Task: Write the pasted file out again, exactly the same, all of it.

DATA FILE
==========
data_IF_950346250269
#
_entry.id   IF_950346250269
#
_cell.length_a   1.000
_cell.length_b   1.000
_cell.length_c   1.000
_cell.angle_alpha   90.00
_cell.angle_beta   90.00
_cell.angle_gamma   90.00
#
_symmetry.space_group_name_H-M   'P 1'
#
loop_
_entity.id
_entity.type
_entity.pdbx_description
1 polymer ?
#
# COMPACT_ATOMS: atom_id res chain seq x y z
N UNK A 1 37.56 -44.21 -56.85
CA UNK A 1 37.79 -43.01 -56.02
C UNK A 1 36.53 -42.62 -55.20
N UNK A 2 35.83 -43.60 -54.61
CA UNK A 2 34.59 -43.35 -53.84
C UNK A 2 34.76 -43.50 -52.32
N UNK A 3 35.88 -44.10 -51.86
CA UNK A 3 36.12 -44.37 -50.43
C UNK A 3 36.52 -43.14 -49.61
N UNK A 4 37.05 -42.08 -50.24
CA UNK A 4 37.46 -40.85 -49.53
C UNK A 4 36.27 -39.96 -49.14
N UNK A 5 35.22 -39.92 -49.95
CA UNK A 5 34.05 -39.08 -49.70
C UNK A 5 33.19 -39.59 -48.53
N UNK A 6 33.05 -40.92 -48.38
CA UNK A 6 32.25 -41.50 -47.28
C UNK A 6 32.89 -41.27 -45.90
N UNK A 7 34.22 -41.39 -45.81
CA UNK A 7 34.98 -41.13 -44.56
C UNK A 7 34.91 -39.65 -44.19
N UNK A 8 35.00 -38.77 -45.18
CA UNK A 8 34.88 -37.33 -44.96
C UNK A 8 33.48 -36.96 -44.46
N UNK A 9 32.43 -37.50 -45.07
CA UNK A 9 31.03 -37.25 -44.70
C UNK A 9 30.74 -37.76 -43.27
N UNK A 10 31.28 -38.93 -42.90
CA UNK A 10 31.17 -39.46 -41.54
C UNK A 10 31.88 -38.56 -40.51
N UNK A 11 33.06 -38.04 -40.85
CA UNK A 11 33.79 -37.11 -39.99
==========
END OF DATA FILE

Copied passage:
data_IF_950346250269
#
_entry.id   IF_950346250269
#
_cell.length_a   1.000
_cell.length_b   1.000
_cell.length_c   1.000
_cell.angle_alpha   90.00
_cell.angle_beta   90.00
_cell.angle_gamma   90.00
#
_symmetry.space_group_name_H-M   'P 1'
#
loop_
_entity.id
_entity.type
_entity.pdbx_description
1 polymer ?
#
# COMPACT_ATOMS: atom_id res chain seq x y z
N UNK A 1 37.56 -44.21 -56.85
CA UNK A 1 37.79 -43.01 -56.02
C UNK A 1 36.53 -42.62 -55.20
N UNK A 2 35.83 -43.60 -54.61
CA UNK A 2 34.59 -43.35 -53.84
C UNK A 2 34.76 -43.50 -52.32
N UNK A 3 35.88 -44.10 -51.86
CA UNK A 3 36.12 -44.37 -50.43
C UNK A 3 36.52 -43.14 -49.61
N UNK A 4 37.05 -42.08 -50.24
CA UNK A 4 37.46 -40.85 -49.53
C UNK A 4 36.27 -39.96 -49.14
N UNK A 5 35.22 -39.92 -49.95
CA UNK A 5 34.05 -39.08 -49.70
C UNK A 5 33.19 -39.59 -48.53
N UNK A 6 33.05 -40.92 -48.38
CA UNK A 6 32.25 -41.50 -47.28
C UNK A 6 32.89 -41.27 -45.90
N UNK A 7 34.22 -41.39 -45.81
CA UNK A 7 34.98 -41.13 -44.56
C UNK A 7 34.91 -39.65 -44.19
N UNK A 8 35.00 -38.77 -45.18
CA UNK A 8 34.88 -37.33 -44.96
C UNK A 8 33.48 -36.96 -44.46
N UNK A 9 32.43 -37.50 -45.07
CA UNK A 9 31.03 -37.25 -44.70
C UNK A 9 30.74 -37.76 -43.27
N UNK A 10 31.28 -38.93 -42.90
CA UNK A 10 31.17 -39.46 -41.54
C UNK A 10 31.88 -38.56 -40.51
N UNK A 11 33.06 -38.04 -40.85
CA UNK A 11 33.79 -37.11 -39.99